However, habitat had to be favorable and even when conditions were correct, success at capture as such was low. The main driver of declines before firearms and industrialized poisons was habitat alterations.  After about the 1840s, firearms became available and declines accelerated considerably, by 1916 the last nesting pair in all of Britain attempted to raise a brood on the isle of Skye. While other ecological factors have been considered in this decline, stringent research has shown the extirpation here was fully correlated to intentional, rapacious predation by man.

Many gamekeepers poisoned and shot eagles and destroyed nearly any nest they encountered. A few more enlightened landowners forbade the killing of eagles but there’s evidence that the gamekeepers sometimes chose to destroy eagles regardless of the rule of law. On deer forest, eagles were tolerated later than in
other British areas, but destructions accelerated there by the late 1800s. Also many white-tailed eagles were poisoned by shepherds who considered it enemy of the flock. Elsewhere in Europe, persecution rates in the
19th and 20th century were just as drastic.In Romania, more than 400 white-tailed eagles were killed in 2 decades by a single hunter. In Norway between 1959 and 1968, an average of 169 eagles were killed annually; with a maximum of 221 in 1961. Around the year 1860, an author estimated that about 400 were being killed annually throughout Germany. Between 1946 and 1972 in eastern Germany, a total of 194 dead white-tailed eagles were found, about half of them shot, after governmental protection of the species had been instituted there.

Top predators, especially those that are aquatic and coastal, are almost immediately vulnerable upon exposure to DDT. Therefore, white-tailed eagles are highly susceptible to this pesticide, as are similar fish eaters, such as otters, and bird eaters, such as peregrine falcons. Distributed by man nearly across the developed world as an insecticide in the 1950s, by the early 1970s, authors found many species of bird experienced reduced egg shell thickness. Thus the incubating parents inadvertently crushed their normally hardy eggs and, in turn, many water birds and raptors had their nesting success dropped precipitously. In fact, the species was found to have the highest concentration of DDT of any European raptor. Egg shell thickness was found down from 0.62 mm (0.024 in) prior to 1935 from 1969 to 1975 down to only 0.52 mm (0.020 in), a 16% reduction.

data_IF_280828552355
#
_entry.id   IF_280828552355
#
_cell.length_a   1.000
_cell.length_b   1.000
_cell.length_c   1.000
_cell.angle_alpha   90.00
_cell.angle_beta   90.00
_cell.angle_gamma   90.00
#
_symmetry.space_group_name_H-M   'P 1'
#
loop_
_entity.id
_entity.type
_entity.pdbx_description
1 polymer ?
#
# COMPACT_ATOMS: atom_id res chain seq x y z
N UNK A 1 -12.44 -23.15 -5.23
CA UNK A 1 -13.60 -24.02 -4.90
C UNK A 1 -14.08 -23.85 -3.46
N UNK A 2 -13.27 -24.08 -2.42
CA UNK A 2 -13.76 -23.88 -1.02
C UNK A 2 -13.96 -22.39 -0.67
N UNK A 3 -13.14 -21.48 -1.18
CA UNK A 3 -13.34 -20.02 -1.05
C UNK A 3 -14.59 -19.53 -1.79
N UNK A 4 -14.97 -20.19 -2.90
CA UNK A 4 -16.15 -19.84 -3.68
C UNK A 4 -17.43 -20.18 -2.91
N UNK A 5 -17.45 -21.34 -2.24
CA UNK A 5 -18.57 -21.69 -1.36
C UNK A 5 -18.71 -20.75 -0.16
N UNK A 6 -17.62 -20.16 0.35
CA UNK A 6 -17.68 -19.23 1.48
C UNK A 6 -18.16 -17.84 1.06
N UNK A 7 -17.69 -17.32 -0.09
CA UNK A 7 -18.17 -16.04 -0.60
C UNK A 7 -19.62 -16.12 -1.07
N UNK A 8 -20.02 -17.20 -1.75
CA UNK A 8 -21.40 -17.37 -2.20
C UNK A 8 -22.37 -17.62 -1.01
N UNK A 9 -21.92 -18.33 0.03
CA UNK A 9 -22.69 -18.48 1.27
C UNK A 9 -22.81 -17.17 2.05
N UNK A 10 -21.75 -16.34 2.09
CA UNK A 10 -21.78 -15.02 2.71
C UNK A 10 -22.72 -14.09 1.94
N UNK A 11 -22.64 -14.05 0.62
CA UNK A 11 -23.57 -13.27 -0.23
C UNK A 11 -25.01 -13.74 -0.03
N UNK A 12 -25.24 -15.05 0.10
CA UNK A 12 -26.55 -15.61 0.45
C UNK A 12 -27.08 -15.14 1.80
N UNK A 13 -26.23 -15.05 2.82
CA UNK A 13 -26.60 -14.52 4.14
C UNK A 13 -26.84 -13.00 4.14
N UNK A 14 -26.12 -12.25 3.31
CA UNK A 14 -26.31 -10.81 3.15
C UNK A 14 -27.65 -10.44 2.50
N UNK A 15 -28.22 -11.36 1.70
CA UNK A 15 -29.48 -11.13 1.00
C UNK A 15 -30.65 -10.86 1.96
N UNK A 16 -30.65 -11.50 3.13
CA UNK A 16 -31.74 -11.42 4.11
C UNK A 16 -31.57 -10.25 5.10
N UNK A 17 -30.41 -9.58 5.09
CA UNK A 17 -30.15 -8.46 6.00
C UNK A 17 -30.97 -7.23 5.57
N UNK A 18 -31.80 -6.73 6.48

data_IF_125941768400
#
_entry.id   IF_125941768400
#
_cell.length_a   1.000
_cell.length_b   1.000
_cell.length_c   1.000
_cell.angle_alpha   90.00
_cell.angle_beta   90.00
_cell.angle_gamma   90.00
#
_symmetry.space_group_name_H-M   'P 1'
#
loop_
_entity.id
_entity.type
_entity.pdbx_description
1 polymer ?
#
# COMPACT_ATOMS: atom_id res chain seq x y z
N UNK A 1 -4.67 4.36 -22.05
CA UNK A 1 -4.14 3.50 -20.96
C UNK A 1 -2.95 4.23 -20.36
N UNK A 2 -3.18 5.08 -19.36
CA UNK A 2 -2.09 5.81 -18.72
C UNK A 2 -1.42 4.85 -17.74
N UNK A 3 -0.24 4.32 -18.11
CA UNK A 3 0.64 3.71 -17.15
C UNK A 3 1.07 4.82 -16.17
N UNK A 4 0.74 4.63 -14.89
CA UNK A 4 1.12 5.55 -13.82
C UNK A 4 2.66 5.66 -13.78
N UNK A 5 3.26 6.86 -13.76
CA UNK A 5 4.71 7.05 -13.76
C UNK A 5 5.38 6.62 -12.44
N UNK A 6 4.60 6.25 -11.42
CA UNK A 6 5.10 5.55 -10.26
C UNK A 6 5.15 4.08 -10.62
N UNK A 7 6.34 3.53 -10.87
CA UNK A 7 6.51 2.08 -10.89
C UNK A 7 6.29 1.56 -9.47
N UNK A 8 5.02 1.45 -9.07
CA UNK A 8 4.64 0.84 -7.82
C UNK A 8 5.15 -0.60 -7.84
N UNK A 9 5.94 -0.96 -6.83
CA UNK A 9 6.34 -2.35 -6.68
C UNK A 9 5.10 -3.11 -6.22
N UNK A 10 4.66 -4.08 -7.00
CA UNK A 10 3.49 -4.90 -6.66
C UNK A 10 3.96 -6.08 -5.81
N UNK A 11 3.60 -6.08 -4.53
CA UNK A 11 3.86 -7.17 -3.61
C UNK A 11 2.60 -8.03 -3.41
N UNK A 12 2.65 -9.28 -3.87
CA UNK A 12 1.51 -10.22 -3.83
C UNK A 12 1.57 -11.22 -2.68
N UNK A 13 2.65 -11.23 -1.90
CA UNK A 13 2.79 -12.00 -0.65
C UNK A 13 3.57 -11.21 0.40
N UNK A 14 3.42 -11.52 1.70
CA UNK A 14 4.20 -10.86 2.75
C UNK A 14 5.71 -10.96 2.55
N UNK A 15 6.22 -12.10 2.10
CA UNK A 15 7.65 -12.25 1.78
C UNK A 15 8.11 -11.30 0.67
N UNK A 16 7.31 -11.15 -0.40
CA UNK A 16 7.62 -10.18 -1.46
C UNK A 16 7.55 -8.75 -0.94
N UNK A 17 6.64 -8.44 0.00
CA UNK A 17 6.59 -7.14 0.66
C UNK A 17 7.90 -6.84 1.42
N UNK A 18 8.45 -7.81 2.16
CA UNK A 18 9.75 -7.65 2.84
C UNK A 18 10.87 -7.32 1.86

Conservation and Reintroduction

In order to offset the numerous chemical and metal based poisoning that humans were inadvertently exposing the species to, a widespread operation was undertaken to feed white-tailed eagles uncontaminated
foods in Sweden. Here, carcasses from slaughterhouses placed in areas free of human disturbance, usually fields, bogs, marshes or frozen lakes, from October to March (after these months, the eagles will ignore
carrion in favor of capture of live prey). Apparently, breeding success improved from 29% to 44% when the program began. In southern Sweden subsequent to the feedings, 5 of 11 breeding pairs were
successful and 2 previously unoccupied territories were taken over by new pairs, thus winter feeding was seemingly highly beneficial to local eagles. Similar winter feeding stations set up in Finland from 1972 to 1978

In Sweden, brood size has varied from 1.3 per nest prior to 1950, down to 0.3 in 1965–1985. Now the brood sizes have increased, at somewhat less than 1 brood size on average, but still somewhat less productivity than historical numbers.  In several parts of the European range, especially southern Scandinavia and central Europe, protections have allowed white-tailed eagles to recolonize former parts of their range.